I want to thank route testers – the Thursday walking group ( Barry, Dave, Denise, Gill, Gordon, Judi, Margie and Nigel), Lynne and Tom, Digger, Ali and Brian (the latter also for additional photos).

 

  

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Stage 1 – Woodhouse to Golden Acre

Stage 1 – Woodhouse Moor to Golden Acre – the Meanwood Valley trail

Six miles, two and a half hours, nothing steep, but sometimes muddy sections in Adel Woods. This section includes Leeds City parkland (Meanwood Park and the Hollies), open pasture, ancient woodland (Adel Woods) and short sections of reasonably safe lanes.

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A purist may want to start walking from the origin of the route of the X84 at Leeds bus station (not included in the six miles). If so, from the bus station follow signs for the University or walk up Eastgate, turn right up Woodhouse Lane, past St Johns and Merrion shopping centres, past the big red rusty building at Leeds Metropolitan University and on to the Parkinson Building.

Or you might choose to miss that bit of urban walking and start from the Parkinson (the huge grey building with the tower and skirt of wide steps). If you want to take a bus there from Leeds bus station, you will have to get there on a no 6, 28 or 97, since the X84 does not set down at the University. From there walk on to the beginning of Woodhouse Moor, where you cross the road to the H R Marsden statue, opposite the junction of Headingley Lane and Clarendon Road (1). This is where the walk starts for me. It is also the start of the Meanwood Valley Trail, a walking route that takes you from almost the centre of town, through trees and along streams, all the way to Golden Acre Park.

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For more information and detail on this part of the route you might like to look at the the excellent advice in Wikipedia – http://en.wikipedia.org/wiki/Meanwood_Valley_Trail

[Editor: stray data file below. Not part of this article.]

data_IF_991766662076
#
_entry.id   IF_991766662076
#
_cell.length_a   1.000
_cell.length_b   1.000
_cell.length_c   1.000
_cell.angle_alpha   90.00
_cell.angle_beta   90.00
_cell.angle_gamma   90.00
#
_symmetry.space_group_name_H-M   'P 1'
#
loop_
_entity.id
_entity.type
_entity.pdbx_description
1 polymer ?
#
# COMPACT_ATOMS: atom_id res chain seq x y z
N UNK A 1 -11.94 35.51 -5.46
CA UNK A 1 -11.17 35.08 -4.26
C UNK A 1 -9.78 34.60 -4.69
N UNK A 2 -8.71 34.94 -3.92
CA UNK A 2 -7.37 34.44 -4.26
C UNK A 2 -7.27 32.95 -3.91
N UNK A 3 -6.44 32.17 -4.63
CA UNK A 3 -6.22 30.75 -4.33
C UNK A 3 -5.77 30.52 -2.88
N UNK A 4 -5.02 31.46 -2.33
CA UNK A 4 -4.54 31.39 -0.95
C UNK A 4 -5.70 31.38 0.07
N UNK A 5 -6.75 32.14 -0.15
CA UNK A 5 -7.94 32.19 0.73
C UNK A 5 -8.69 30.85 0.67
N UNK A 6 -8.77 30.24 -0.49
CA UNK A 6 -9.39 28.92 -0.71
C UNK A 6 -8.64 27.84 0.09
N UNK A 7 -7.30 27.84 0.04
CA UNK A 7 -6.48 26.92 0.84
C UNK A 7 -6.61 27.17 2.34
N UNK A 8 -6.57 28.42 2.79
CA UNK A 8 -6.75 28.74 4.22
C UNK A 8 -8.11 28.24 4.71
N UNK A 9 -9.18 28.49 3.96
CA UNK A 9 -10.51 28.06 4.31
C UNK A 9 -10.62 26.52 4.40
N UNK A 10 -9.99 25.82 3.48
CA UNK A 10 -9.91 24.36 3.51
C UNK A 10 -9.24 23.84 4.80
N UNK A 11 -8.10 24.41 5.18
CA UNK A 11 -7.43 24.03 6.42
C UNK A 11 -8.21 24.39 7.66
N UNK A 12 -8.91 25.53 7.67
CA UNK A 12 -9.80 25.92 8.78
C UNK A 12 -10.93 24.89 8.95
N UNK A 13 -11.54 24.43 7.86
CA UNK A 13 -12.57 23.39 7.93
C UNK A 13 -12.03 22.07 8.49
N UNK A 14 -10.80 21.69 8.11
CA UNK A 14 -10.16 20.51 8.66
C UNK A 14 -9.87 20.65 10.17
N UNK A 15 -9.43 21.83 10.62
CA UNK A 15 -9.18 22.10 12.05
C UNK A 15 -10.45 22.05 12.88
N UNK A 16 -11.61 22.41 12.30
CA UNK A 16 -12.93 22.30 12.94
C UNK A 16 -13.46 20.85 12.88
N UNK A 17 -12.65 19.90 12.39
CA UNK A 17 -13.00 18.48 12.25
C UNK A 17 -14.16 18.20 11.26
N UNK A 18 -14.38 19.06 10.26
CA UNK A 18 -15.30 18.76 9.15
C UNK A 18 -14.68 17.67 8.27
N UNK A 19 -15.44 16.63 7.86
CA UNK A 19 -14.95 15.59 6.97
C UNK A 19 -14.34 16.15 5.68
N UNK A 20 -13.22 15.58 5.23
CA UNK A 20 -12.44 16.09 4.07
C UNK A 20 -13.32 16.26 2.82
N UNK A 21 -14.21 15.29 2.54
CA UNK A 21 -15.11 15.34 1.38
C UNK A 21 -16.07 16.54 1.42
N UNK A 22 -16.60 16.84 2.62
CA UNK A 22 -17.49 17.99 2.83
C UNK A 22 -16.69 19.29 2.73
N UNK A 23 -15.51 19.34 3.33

From the Marsden Statue, walk away from town on the main road across the moor and turn right at Rampart Road. Cross Woodhouse Street and continue up Delph Lane. After about a quarter of a mile, at the very end of Deplh Lane shortly after you have crested the hill, go through a gate and turn left onto the footpath and walk through Batty Wood. This is signposted Meanwood Valley Trail and Dales Way Link.  Take the highest path, alongside old stone walls on your left. This very gradually drops down, crossing through a stone and metal gate barrier where you take the middle of three paths.

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You will soon cross a path and go straight on through a tunnel of trees with back gardens on your left until you reach Grove Lane, which you cross, and with the stream on your right take the path forward to Monkbridge Road.

There turn right and after about 100 yards cross the zebra crossing and turn left into Mill Pond Lane. Immediately on your left the path is signposted Meanwood Valley Trail. You will cross a wooden bridge, walk up to the left with a millpond on your right, then take the first sharp right turn where the path takes you between allotments. As you reach the road, turn right to enter Meanwood Park (2). IMG_2372Walk through the park, crossing the stream as signposted, finally over a stone bridge immediately followed by a wooden bridge.

You will then pass through the Hollies, still following the stream (3) which you cross via a wooden bridge above a weir. Six steps up, turn left and follow the stream on your left.  As you leave the park, walk up the tarmac lane about 100 yards towards the Ring Road but turn right along the footpath immediately after a set-back house. IMG_2375After about a quarter of a mile you reach the pedestrian tunnel under the ring road (4).  

The path forks as you enter Adel Woods. Take the right hand path, continuing until you reach a substantial stone bridge which you cross. At the stone post on the other side of the bridge turn left and traverse upwards to join the main path after about 100 yards.